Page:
The final rule’s 2020 effective date leaves little time for employers to prepare for the changes.
The U.S. Department of Labor (DOL) announces a new final rule that updates the earnings thresholds necessary to exempt executive, administrative and professional employees from the Fair Labor Standards Act’s (FLSA) minimum wage and overtime pay requirements, and allows employers to count a portion of certain bonuses/commissions towards meeting the salary level. The final rule will be effective on January 1, 2020.
- The final rule increases the standard salary level for the EAP exemptions to $684 per week ($35,568 per year).
- The final rule increases the HCE salary level to $107,432 per year.
- The final rule permits using 10 percent of nondiscretionary bonuses to calculate an employee’s salary level.
The final rule’s January 1, 2020, effective date leaves little time for employers to prepare for the changes. Employers should:
- Determine which currently exempt employees have salaries below the new threshold; and
- Decide whether to increase salaries for these individuals or reclassify them as non-exempt employees.
The 2019 Overtime Final Rule
As expected, this final rule includes updates to the standard salary level for the EAP and HCE exemptions and allows employers to count up to 10 percent of an employee’s nondiscretionary bonuses and incentive payments (including commissions) as part of the employee’s standard salary level.
In the final rule, the DOL is:
- raising the “standard salary level” from the currently enforced level of $455 to $684 per week (equivalent to $35,568 per year for a full-year worker);
- raising the total annual compensation level for “highly compensated employees (HCE)” from the currently-enforced level of $100,000 to $107,432 per year;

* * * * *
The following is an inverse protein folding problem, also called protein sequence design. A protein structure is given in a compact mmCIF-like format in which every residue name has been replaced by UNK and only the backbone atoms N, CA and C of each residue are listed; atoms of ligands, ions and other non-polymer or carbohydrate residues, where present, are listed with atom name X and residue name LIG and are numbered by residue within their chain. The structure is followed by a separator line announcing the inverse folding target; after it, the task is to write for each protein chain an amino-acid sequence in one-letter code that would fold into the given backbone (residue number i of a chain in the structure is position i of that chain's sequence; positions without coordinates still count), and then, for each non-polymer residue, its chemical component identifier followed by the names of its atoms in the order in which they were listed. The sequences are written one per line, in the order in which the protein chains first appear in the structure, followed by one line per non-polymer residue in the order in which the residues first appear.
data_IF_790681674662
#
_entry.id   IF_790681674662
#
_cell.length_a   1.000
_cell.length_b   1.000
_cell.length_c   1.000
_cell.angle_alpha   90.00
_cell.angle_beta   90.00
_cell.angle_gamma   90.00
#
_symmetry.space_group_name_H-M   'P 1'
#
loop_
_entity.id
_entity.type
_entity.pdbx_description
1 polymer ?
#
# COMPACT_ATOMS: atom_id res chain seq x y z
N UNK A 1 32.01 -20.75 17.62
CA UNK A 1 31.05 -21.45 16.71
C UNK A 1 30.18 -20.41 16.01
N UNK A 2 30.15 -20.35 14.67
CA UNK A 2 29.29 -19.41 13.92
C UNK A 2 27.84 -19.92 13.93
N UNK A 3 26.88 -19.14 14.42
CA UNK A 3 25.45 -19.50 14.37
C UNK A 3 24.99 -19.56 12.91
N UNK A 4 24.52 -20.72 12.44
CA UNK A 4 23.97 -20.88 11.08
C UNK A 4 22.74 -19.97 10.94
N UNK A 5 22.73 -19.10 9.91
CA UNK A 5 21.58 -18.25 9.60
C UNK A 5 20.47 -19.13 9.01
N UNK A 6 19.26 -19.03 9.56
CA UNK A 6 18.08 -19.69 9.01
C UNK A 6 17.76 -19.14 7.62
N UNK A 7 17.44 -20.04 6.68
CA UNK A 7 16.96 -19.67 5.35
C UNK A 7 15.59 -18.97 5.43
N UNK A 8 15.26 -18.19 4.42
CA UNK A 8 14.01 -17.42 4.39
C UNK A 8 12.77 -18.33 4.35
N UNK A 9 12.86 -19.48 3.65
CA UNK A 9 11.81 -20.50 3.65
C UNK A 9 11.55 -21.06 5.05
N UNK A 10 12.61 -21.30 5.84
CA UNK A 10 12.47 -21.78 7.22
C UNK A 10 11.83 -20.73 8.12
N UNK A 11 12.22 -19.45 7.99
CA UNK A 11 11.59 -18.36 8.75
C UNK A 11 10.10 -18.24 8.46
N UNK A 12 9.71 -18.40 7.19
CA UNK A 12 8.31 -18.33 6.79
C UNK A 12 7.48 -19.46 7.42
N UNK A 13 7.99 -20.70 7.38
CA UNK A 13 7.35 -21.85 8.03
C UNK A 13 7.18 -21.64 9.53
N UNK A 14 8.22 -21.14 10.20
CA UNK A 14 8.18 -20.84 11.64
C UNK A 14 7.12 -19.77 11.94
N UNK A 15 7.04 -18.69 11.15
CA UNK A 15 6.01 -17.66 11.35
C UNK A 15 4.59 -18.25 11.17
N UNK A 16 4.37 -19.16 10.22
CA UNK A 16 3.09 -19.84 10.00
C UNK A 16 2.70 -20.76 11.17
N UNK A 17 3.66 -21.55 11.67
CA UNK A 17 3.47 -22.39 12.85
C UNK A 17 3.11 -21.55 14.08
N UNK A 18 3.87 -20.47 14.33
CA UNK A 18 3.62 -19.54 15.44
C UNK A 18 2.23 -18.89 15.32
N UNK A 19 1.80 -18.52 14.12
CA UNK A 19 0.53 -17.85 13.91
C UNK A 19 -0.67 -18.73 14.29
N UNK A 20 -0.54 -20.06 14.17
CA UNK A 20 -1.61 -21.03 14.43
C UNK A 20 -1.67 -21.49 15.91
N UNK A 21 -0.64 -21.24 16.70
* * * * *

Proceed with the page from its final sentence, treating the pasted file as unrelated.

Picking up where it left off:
- allowing employers to use nondiscretionary bonuses and incentive payments (including commissions) that are paid at least annually to satisfy up to 10 percent of the standard salary level, in recognition of evolving pay practices; and
- revising the special salary levels for workers in U.S. territories and in the motion picture industry.
The final overtime rule will allow employers to use up to 10 percent of an employee’s bonuses to satisfy his or her salary level requirements if:
- The bonus, commission or other incentive pay is nondiscretionary; and
- The employee receives this incentive pay at least once during any given year (or 52-week period).
The final rule also contains a “catch-up” provision that enables employees to remain exempt when their nondiscretionary bonuses aren’t enough to meet the salary level required by an FLSA exemption. Under this new rule, employers must make a “catch-up payment” within one pay period at the end of the 52-week period to avoid losing that employee’s exempt status. The DOL has warned that any catch-up payment “will count only toward the prior year’s salary amount and not toward the salary amount in the year in which it is paid.”
The final rule maintains the current salary level of $380 per week for American Samoa, but sets a new salary level of $455 per week for employees in Puerto Rico, the U.S. Virgin Islands, Guam, and the Northern Mariana Islands.
The rule also sets a new base rate threshold for employees in the motion picture producing industry of $1,043 per week. This new threshold can be prorated based on the number of days the employee has worked.
The DOL intends to update the standard salary and HCEs total annual compensation levels more regularly in the future through notice-and-comment rulemaking.
- Department of Labor – Final Rule: Overtime Update
- Compliance Zywave Bulletin | DOL Issues New Salary Limits for Overtime Exemptions. Please note this is not intended to be exhaustive nor should any discussion or opinions be construed as legal advice. Readers should contact legal counsel for legal advice. © 2019 Zywave, Inc. All rights reserved.
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